Gianni Versace Retrospective: Breaking the norms of fashion
By Malin Norman
Now showing at Textilmuseet in Borås, the exhibition Gianni Versace Retrospective tells the story of Gianni Versace, who started one of the most famous fashion houses in the world. Follow an emotional journey through his aesthetics, from exclusive materials and bold patterns to street style and pop art.
The fashion designer Gianni Versace was a true pioneer, who challenged the fashion industry with cutting-edge designs. His creativity knew no borders: he mixed fashion and art, antique and modern, male and female. He connected fashion with music, photography and graphic design, and was at the forefront of transforming fashion shows and advertising campaigns into holistic, pop-cultural artworks.
In the exhibition Gianni Versace Retrospective at Textilmuseet in Borås, over 70 selected men’s and women’s outfits from his glory days between 1984 and 1997 are on display. It highlights some of his characteristics, such as innovative patterns and unusual materials. “Versace’s designs are inspirational and diverse,” says Ewa Blomqvist, producer of the exhibition at Textilmuseet. “He was a central figure in the ‘90s world of fashion and introduced many phenomena that we see today, such as designer jeans, supermodels and lifestyle brands related to celebrities.”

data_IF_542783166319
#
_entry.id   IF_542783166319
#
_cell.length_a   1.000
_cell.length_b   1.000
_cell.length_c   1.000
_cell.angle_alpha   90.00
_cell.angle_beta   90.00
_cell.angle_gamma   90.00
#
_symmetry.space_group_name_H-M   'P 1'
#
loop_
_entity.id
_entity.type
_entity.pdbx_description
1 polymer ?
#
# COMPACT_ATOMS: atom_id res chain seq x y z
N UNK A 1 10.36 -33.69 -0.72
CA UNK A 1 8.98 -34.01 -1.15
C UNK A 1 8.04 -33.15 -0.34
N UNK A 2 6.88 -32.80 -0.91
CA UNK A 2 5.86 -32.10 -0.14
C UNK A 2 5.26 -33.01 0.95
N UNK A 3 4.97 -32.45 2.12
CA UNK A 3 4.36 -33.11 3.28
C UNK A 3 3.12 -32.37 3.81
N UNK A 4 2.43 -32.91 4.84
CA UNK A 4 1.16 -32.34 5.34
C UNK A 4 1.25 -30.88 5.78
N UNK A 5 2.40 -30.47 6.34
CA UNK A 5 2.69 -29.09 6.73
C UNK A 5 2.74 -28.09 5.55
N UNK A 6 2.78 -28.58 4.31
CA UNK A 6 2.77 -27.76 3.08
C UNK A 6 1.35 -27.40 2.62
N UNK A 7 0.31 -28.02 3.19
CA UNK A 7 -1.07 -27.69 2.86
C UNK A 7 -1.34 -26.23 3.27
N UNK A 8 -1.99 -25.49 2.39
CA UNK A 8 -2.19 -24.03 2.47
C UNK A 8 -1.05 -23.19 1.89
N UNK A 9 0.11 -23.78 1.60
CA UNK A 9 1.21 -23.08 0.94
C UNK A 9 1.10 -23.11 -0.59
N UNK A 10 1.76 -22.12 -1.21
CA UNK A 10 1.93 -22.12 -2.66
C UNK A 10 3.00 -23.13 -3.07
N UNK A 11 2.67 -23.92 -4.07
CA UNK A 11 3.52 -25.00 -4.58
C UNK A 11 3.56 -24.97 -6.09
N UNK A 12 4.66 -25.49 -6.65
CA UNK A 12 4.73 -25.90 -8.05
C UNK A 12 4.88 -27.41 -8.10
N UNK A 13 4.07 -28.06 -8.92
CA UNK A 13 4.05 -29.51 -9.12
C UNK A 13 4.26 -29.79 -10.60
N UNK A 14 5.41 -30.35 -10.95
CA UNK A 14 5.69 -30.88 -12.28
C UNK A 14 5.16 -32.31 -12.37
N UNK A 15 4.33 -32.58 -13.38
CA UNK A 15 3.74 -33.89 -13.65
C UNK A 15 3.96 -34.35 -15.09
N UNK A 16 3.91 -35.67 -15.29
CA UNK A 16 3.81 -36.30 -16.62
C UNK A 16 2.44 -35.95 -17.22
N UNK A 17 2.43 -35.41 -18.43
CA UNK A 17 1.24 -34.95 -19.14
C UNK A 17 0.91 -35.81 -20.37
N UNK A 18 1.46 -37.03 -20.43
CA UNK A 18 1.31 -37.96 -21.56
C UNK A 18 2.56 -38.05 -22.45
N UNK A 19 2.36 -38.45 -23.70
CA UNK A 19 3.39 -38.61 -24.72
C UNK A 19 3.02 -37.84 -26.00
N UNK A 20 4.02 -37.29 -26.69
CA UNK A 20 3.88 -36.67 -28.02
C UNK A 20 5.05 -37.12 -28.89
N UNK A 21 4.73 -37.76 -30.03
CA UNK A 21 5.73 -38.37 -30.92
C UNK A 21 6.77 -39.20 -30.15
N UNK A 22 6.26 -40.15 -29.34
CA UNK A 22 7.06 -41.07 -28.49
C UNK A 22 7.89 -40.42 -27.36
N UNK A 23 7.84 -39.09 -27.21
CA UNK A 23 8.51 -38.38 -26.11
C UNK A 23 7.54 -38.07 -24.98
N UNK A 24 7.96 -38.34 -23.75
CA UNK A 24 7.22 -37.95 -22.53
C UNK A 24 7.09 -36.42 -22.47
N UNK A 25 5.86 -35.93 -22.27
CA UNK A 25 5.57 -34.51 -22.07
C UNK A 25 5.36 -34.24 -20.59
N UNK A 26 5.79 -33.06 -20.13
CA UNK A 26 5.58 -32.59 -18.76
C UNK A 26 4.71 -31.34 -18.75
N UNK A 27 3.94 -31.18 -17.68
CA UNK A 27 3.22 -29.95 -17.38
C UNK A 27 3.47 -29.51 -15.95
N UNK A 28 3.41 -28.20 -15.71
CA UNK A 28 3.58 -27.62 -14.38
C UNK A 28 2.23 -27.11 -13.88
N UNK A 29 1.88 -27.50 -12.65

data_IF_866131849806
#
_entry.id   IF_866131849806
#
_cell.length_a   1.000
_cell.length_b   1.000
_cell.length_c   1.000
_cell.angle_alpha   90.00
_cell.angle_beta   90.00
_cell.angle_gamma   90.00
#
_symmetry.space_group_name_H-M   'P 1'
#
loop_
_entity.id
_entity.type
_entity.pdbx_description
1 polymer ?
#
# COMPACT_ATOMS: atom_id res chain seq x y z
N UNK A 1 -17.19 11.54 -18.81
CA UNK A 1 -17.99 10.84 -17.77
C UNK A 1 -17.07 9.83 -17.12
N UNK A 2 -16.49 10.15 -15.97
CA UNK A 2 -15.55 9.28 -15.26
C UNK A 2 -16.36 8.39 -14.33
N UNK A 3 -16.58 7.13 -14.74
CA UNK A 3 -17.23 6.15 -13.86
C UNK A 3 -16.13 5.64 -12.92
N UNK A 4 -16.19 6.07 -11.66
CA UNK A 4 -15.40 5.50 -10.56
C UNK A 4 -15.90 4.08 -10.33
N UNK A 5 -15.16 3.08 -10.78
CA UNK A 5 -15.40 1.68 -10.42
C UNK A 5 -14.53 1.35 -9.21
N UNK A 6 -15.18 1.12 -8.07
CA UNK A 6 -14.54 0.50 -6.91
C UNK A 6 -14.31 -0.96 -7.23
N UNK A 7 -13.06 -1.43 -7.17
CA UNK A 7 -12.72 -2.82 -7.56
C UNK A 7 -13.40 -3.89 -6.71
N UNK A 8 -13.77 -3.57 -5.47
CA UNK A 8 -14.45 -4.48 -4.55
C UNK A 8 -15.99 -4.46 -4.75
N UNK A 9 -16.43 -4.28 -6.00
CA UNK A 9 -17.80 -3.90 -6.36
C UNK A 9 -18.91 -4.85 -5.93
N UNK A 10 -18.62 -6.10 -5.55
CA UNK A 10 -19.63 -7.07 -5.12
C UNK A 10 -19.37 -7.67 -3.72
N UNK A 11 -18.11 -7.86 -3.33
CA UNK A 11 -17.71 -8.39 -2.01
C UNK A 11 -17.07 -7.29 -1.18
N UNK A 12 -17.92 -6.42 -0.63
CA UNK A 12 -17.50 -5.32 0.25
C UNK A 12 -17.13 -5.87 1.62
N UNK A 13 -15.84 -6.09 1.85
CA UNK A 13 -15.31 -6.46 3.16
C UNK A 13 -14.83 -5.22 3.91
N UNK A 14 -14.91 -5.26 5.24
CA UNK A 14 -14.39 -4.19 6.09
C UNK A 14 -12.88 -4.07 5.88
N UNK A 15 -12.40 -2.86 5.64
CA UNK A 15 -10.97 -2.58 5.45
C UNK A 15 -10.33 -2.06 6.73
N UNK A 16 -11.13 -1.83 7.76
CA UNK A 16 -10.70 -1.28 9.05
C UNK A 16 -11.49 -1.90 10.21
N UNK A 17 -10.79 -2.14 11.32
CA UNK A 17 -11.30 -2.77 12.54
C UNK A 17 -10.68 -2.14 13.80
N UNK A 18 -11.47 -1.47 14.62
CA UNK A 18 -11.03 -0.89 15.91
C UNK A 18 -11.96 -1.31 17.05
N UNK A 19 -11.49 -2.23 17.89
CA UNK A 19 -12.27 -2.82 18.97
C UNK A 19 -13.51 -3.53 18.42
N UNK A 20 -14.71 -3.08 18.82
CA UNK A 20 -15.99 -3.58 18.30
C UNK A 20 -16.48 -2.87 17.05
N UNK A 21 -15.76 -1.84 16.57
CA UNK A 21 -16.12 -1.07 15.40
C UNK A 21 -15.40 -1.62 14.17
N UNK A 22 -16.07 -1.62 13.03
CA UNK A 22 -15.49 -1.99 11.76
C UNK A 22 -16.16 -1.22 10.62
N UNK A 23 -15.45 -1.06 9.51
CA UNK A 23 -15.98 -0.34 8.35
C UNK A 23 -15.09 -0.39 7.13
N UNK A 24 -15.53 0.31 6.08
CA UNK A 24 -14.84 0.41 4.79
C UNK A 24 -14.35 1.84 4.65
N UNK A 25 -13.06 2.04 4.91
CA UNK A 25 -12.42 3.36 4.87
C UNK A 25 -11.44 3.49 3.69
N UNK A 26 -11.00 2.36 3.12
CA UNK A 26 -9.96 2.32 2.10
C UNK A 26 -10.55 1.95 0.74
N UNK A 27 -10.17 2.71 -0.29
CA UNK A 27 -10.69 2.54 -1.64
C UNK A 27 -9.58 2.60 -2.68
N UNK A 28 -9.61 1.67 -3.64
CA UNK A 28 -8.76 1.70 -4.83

In an interview published in Vogue in 1985, the designer himself said: “I like to be different. I like to break barriers. I think it’s the responsibility of a designer to try to break rules and barriers.” And he was ground-breaking indeed in terms of gender and what is male or female. “Versace exposed the body, but men and women equally,” elaborates Blomqvist. “There was an ambivalence. He portrayed women as super female yet independent warriors and Amazons, while men were seen as super male but also sensual, sensitive and fragile.”
This spring, Textilmuseet also presents Body Beautiful – Diversity on the Catwalk from National Museums Scotland, which questions the ideals in fashion. The display focuses on size, gender, age, disability, and ethnicity. In addition to garments by well-known designers such as Jean Paul Gaultier and Vivienne Westwood, it includes interviews with influencers, models, stylists, photographers and editors, who share their view of the fashion industry. Blomqvist concludes: “Fashion and clothes relate to everybody, and the exhibition shows examples of inclusion and representation. It’s a sign of the times – many brands are becoming more aware.”
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